Aromatic Aster – General DescriptionThe native perennial Aromatic Aster is a very late bloomer, but it is worth the wait! Blooming about two weeks after its cousin New England Aster blooms, it will prolong the color of your garden well into Autumn. I’ve never seen a garden flower bloom later than Aromatic Aster. It creates showy clusters of flowers that are generally low to the ground. Since it blooms so late, Aromatic Aster is very valuable to pollinators, as it is one of the last sources of food before winter dormancy. The ‘aromatic’ portion of the name refers to the leaves when crushed. This plant is frost tolerant, and will be one of the latest blooming flowers you will ever see. I’ve seen it bloom all the way into November in Pennsylvania. If you like to have year round color in your garden, then Aromatic Aster is a must-have. The only real maintenance item for this plant is staking it if you don’t want it to flop over or pulling new volunteers. Alternatively, you can surround it with taller plants, packed close together to provide support. This plant will slowly spread via rhizome. So, it will fill out an area over time. The branching is pretty dense, making the plant appear to be a small shrub even if it falls over. As the nearby picture shows, even if the plant has fallen over, it still makes a stunning display in the flower bed. Also, saving seed from Aster is a good idea, since in the wild an individual plant has been observed to live for a maximum of six years. My plants are currently in year 4, and I will update this article accordingly if they live beyond 6! earliest date this plant would bloom was August 25th. I have seen Aromatic Aster bloom much longer than mums, bloom through frost, and even past Halloween! So, this flower will give you the ‘last gasp’ of color until Spring. I currently have six of these, and plan on planting about 10 more in my meadow near the front.
Common UsesThis plant is fairly versatile! It naturally grows in prairies and open woodlands, getting full sun. It can handle a wide variety of soil as long as it is well drained. The pictures you see here are all in fairly tough, rocky Pennsylvania clay soil. But, as it is a Native Plant within Pennsylvania, that means it is well adapted! So, I generally keep these near the front of flower beds where they can prominently display their late Autumn flowers. Since the plant is native, that means it has co-evolved with the environment, making it less susceptible to disease and other pests. Recently I added several specimens to our micro-prairie in our backyard. Click HERE to see some prairie garden designs!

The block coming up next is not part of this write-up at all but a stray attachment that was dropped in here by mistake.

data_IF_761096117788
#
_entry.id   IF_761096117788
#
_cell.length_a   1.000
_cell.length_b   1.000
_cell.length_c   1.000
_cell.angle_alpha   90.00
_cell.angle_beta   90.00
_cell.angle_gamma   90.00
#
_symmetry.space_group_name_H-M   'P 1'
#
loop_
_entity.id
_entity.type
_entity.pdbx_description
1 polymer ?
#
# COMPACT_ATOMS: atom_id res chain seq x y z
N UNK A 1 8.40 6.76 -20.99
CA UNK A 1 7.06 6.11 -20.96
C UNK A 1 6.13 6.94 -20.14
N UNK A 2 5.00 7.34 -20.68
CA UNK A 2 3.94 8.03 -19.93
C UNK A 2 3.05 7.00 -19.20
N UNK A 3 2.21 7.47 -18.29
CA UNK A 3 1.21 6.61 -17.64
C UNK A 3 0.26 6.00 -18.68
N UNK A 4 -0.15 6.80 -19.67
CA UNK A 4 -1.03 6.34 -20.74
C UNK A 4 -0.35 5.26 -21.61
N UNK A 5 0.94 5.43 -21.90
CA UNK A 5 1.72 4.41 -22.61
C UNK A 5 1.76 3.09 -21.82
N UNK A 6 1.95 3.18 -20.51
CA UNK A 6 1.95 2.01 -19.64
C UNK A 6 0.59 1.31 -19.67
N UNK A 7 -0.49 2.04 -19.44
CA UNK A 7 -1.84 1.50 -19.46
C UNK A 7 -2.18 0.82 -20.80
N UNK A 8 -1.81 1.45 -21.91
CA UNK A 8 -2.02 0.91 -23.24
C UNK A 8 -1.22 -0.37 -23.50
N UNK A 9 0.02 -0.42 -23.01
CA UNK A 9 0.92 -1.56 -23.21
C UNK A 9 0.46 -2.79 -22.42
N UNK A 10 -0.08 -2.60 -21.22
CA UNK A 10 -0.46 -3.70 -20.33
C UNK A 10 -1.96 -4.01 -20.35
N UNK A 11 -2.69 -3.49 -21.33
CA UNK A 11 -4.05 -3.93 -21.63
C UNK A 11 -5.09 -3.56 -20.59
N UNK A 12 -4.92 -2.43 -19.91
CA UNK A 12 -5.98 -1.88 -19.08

How to Grow Aromatic Aster from seedAromatic Aster is very easy to grow from seed. Just plant it on the surface of the soil in a small pot, or direct sow in spring. Just ensure the seed doesn’t wash away during a heavy storm. Keep them moist by misting with a spray bottle as required. Then continue to ‘pot-up’ this plant as needed until transplanting into the garden. This plant can bloom the first year if started/transplanted early enough.
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Harvesting Aster SeedHarvesting Aromatic Aster seed is incredibly easy. Just wait until the blooms have faded, and the flowers become fuzzy, dry seed heads. Then just pull the seed heads off and store in a paper bag for about a week in a cool/dry place. The individual seeds will be arrayed around the seed head, and each attached to a feather-like tail. Then, just grow more plants in the Spring, or scatter seed where you would like more plants! If you’ve enjoyed this article, please check out our other posts on Native Plants. And, follow us on Pinterest & Instagram.
Aromatic Aster Reference Table
|Common Name||Aromatic Aster|
|Scientific name||Symphyotrichum oblongifolium|
|Bloom Duration||4 weeks|
|Bloom Size||1” (25mm) diameter, daisy-like flowers. Many blooms per plant|
|Characteristics||Branches coming from one stem, each supporting many blooms|
|Height||2’ (60 cm)|
|Light Requirements||Full sun|
|Soil Types||Well drained|
|Moisture||Dry to medium|
|Maintenance||Plant will likely flop over without staking.|
|Typical Use||Versatile flower – can go many places and look nice|
|Native Range||Eastern half of the USA|
|Notes||This flower will bloom last in your garden. It will likely be the only flower blooming in your neighborhood.|
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